I personally love reading and watching controversial and sensitive material that most people dare not to. I’ve read plenty of material in Chinese banned in the mainland (but of course, still easily obtainable there if one really wants), most memorable of which was the very well-written, of high literary quality, autobiography by 巫宁坤 (Wu Ningkun). I’ve watched an anti-Semitic Nazi movie and also a North Korean movie out of sheer curiosity of certain places so smeared by our media. I also think that Soviet music is some of the most beautiful music out there. I have also, not surprisingly, watched some PRC (propaganda) movies from the 50s and 60s, which I felt were very well-made. The scariest and most grotesque movie I watched was one on the WWII Japanese human experimentation camp, Unit 731. A few weeks ago, I also had the pleasure of watching Saving Private Ryan, which I also much enjoyed, though surely it’s, as a Hollywood movie, more or less well-accepted here on our soil, unlike some of the previous ones, for which many would think I’m crazy, which I’m obviously not, for watching. I would say that this is out of a combination of my political intellectual curiosity and a distaste for certain oppressive, intolerant mainstream views and norms in America. Shaped by these explorations, I am of the belief that people should be more tolerant of differences and more politically and culturally open-minded. Be emotionally insensitive and let others be who they are. Also, be reasonable, precise, and stick to the facts. This is a concrete and substantive characterization of how throughout my life, I have challenged and questioned authority in the political intellectual domain.

Joshua is obviously promoting his own Jewish culture in that TED talk. On this, I’ve come to note that Jews in America are for the most part entirely unashamed, if not eager, to display and extol their culture. This is in contrast to Chinese who grow up here, many of whom try to distance themselves from their roots. Well, I guess there are self-hating Jews (like Bobby Fischer, who I feel I can understand much more now, with where he’s coming from) as well, but overall, they seem far less conspicuous. I believe the latter is out of a combination of their lack of self-confidence, the gross bastardization of Chinese culture in America, and the difficulty of learning the Chinese language in an American environment even when parents speak it at home, especially the written aspect.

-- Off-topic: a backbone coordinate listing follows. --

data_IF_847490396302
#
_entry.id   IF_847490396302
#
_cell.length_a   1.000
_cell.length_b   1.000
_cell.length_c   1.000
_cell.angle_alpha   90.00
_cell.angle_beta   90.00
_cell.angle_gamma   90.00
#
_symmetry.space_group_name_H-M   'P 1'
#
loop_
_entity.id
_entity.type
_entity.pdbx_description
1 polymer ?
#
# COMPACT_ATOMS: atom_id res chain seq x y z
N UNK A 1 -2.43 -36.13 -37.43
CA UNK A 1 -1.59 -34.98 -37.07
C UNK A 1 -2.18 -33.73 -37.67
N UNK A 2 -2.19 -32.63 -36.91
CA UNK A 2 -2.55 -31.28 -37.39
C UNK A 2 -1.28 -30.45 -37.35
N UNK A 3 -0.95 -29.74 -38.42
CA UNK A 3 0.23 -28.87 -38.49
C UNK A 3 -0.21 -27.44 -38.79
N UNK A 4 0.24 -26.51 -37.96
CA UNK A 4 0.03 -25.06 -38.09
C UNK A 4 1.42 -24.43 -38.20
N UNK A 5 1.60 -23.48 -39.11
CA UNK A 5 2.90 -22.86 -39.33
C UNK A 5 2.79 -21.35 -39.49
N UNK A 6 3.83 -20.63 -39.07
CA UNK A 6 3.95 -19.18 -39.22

There is the cliche saying that Chinese people in general, due to certain elements deep-rooted in Chinese culture, are very deferential to authority, which stifles creativity and innovation. I’ve surely thought about this and my views have evolved over time the more I’ve learned and seen. It is obviously too simplistic a notion presented by those of meager and often incorrect understanding. I do believe that Confucianism had and still has a strong element of the phenomenon described, but so did Christianity, just of a very different character.

Personally, I have to say that the more I learn, the more impressed I am with the fearless and pure spirit Chinese people have displayed in questioning and challenging authority, especially in the 20th century. I have written here before that I believe China has the richest revolutionary history of the 20th century of any nation or culture, with that of course much owing to the circumstances. China in the 20th century, being in deep trouble, had a dire need for revolutionaries, martyrs, and heroes. With this, the Chinese led by the communists essentially created a new Chinese culture on top of the traditional Chinese culture that had Confucianism as the guiding ideology. There is now a rich tradition and culture of Chinese communism, especially in military and social science, that has become holy in some sense, as is Jerusalem, which became so also out of certain formational historical events, that is very revolutionary in its essential spirit. However, the Chinese being materialists view all this as a force of nature rather than a force of God, a key contrast to holiness in the Abrahamic religions.